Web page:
In order to assess the hydropeaking impacts and to identify appropriate mitigation measures, CERIS scientists, together with researchers from SINTEF (Norway) and SJE (Germany), have developed and adapted a hydropeaking tool that was designed to assess the impacts of hydropeaking on fish populations in regulated rivers.
“The tool was initially developed in Norway for salmon. We adapted the same tool to the most common species in the Iberian rivers and in the center of Europe”, says Dr Isabel Boavida, who was in charge of the tool development at CERIS. It helps to analyze, above all, the impact of a hydropower plant on the fish population, taking into account the vulnerability of the water course and the operation of a hydropower plant. “The tool is very useful to assess the impact of a hydropower plant operating in hydropeaking regime on the riverside ecosystem, also allowing to evaluate the effects of the mitigation measures to be proposed, where appropriate”, she adds.
FIThydro Decision Support System is one of the main outcomes of the project. By entering data related to types of exploitation, location, fish populations in the water courses, etc., the user will be able to understand the level of environmental risk and the danger for the fish populations. In addition, the system also provides recommendations regarding the mitigation measures to be adopted.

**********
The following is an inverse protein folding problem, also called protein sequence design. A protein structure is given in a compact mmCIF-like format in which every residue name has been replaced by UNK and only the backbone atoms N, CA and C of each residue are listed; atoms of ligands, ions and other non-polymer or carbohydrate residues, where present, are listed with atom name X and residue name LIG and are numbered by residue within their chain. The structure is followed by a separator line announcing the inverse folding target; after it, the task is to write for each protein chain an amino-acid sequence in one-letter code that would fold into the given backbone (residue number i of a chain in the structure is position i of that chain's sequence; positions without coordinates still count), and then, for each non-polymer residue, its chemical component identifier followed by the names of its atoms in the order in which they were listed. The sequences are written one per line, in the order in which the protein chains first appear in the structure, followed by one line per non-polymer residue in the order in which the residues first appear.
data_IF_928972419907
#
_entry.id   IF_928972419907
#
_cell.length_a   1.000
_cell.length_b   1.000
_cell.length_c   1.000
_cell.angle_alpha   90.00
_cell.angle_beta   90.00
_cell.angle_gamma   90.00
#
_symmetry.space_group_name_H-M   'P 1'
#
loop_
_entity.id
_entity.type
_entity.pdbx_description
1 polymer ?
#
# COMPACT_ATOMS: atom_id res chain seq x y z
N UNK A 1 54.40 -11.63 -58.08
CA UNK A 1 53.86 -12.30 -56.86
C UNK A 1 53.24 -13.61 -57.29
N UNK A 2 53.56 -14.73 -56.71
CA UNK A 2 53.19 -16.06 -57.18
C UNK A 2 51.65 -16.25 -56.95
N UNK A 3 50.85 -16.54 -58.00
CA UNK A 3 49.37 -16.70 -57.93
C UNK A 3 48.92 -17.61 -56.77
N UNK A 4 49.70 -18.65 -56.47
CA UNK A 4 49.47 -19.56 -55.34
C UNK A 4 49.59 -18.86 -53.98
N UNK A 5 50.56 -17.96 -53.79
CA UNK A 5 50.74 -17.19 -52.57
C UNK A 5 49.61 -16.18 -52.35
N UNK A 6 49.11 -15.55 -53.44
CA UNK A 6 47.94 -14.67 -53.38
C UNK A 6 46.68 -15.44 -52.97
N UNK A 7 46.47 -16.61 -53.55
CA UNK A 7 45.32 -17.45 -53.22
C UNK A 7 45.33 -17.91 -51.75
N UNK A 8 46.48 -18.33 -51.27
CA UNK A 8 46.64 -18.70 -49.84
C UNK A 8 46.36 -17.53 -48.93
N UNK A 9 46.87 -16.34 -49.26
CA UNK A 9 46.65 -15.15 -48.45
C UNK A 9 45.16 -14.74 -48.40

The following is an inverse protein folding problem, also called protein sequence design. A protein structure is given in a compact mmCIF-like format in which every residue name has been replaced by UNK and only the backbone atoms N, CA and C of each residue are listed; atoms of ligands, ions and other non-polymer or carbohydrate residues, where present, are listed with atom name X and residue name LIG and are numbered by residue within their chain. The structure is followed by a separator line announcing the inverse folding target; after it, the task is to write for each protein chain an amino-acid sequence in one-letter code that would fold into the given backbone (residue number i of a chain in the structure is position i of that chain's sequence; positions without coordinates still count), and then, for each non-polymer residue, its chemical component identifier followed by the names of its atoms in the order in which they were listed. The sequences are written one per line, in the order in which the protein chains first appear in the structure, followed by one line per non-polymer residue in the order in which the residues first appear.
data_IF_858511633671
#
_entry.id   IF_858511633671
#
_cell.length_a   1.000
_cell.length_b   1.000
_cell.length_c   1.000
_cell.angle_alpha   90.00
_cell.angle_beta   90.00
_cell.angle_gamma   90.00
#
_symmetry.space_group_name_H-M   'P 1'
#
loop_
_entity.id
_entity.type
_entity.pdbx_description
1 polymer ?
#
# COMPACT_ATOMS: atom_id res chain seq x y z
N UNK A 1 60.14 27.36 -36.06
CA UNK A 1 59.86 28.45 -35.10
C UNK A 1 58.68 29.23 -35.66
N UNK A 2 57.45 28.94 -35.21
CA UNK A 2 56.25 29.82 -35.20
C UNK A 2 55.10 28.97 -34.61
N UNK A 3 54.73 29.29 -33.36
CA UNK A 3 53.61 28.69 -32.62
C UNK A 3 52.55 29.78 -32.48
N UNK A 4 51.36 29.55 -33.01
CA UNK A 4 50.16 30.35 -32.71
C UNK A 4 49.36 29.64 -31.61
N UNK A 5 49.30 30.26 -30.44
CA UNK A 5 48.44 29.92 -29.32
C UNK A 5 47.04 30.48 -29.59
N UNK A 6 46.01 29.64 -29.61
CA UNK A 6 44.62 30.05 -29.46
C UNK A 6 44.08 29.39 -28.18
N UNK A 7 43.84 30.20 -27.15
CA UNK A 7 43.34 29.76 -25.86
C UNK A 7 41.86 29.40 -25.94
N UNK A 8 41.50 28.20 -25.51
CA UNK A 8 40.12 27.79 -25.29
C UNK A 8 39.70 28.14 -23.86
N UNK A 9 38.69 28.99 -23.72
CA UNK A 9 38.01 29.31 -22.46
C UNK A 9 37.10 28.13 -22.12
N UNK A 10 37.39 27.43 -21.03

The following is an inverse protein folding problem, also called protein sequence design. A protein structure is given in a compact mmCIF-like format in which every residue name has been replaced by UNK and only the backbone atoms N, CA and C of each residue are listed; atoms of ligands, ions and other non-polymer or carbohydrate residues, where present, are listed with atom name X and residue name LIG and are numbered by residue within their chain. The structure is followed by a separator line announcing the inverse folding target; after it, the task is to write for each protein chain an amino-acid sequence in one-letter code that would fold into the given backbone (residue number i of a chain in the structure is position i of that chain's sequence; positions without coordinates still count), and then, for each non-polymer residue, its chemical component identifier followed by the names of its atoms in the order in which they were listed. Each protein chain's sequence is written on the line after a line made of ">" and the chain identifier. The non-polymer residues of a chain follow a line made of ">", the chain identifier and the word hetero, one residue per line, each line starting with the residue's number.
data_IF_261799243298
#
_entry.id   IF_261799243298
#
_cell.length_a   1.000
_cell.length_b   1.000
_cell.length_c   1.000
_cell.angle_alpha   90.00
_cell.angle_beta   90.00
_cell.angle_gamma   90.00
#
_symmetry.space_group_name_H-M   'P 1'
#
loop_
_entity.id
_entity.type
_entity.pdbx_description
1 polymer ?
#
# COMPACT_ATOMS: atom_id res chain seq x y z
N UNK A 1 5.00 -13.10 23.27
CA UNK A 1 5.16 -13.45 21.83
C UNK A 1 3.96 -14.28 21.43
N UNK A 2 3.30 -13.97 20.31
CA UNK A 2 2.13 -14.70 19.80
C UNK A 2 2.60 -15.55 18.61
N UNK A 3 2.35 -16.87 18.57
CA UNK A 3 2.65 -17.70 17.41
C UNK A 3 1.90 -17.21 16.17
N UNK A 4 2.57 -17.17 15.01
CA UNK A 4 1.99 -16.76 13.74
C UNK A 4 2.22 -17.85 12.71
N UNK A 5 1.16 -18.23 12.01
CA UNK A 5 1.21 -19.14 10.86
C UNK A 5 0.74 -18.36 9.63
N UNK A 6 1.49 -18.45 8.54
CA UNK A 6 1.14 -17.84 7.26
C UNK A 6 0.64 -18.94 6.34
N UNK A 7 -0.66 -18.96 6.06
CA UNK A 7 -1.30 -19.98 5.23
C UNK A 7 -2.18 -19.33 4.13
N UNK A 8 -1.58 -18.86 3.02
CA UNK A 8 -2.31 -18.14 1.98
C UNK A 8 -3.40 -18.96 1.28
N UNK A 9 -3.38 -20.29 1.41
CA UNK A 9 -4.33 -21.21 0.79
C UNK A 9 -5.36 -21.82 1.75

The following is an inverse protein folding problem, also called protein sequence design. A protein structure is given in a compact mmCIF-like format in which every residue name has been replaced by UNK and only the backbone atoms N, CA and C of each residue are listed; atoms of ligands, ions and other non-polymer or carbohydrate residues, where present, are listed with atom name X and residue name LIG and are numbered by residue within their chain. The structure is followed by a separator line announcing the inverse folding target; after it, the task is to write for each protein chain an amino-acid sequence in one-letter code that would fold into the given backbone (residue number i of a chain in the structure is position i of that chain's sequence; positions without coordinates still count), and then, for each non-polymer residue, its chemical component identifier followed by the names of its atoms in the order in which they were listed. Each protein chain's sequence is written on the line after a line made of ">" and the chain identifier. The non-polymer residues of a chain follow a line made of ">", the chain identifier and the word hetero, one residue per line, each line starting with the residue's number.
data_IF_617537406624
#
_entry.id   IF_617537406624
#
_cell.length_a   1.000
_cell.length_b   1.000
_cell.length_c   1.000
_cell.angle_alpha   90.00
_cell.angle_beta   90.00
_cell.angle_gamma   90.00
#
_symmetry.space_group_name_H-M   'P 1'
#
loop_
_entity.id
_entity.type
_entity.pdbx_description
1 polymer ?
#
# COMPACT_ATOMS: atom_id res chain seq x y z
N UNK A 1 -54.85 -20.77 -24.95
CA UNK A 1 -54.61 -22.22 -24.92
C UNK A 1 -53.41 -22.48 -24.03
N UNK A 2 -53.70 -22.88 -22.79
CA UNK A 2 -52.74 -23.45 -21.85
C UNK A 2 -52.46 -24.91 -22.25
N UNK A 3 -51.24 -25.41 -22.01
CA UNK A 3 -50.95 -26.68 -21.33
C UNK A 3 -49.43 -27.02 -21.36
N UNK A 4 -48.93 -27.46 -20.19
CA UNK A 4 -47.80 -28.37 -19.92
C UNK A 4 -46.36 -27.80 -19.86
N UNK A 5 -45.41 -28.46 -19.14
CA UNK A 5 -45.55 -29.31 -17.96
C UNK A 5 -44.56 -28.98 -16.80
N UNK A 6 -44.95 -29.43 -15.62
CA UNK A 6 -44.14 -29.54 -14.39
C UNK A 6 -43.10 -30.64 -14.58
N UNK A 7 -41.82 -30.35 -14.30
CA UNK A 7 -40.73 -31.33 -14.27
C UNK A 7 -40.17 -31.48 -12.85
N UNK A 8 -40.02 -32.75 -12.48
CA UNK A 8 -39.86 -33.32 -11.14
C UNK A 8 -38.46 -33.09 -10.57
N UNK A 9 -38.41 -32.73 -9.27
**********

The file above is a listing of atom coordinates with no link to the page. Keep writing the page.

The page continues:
The negative impacts of hydropower production that need to be taken into account
Today, climate change is considered the greatest environmental threat of the 21st century, representing a transversal concern and leading to the strong growth of renewable energies, either by implementing new systems or by increasing their energy capacity.
Hydropower is one of the most important and most widely-used renewable power sources. Perhaps because it has a great advantage: it depends much less on weather conditions than wind or solar energy. However, hydropower production has negative environmental impacts, namely: regulation of river flow, various changes in aquatic habitats and the mortality of fish caused by turbines and grids.
“Hydropower should always be a strategic priority, in a hybrid production system, with different sources of renewable energy”, explains the CERIS researcher Isabel Boavida. Thus, despite being a so-called “clean” energy, “the consequences for the ecosystems that support them are diverse”, she adds. This is why, “it is necessary to develop mitigation measures that reduce these impacts, otherwise we will face habitat degradation with potential costs for biodiversity”, concludes Dr Isabel Boavida.